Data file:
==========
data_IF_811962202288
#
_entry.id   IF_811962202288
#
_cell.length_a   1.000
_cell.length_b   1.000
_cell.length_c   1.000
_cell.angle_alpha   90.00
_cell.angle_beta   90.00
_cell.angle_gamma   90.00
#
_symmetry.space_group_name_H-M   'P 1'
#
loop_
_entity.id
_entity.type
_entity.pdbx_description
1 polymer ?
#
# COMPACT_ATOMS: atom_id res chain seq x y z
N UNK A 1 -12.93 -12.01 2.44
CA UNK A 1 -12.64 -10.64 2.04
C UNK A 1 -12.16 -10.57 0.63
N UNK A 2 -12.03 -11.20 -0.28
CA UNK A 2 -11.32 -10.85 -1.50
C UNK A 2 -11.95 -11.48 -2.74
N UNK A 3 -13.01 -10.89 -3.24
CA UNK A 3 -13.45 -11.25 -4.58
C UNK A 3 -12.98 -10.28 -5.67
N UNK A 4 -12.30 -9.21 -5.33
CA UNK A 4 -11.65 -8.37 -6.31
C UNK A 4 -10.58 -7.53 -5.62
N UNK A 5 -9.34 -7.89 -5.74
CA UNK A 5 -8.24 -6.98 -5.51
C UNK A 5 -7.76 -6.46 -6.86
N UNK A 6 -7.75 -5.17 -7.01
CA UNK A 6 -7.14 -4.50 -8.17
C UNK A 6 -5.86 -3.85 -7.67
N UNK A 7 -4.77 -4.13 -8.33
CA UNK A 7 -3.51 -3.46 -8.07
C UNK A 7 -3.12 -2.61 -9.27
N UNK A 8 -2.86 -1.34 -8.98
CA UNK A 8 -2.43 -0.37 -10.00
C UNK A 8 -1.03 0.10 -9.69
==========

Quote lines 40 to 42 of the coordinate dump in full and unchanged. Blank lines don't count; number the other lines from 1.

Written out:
CA UNK A 7 -3.51 -3.46 -8.07
C UNK A 7 -3.12 -2.61 -9.27
N UNK A 8 -2.86 -1.34 -8.98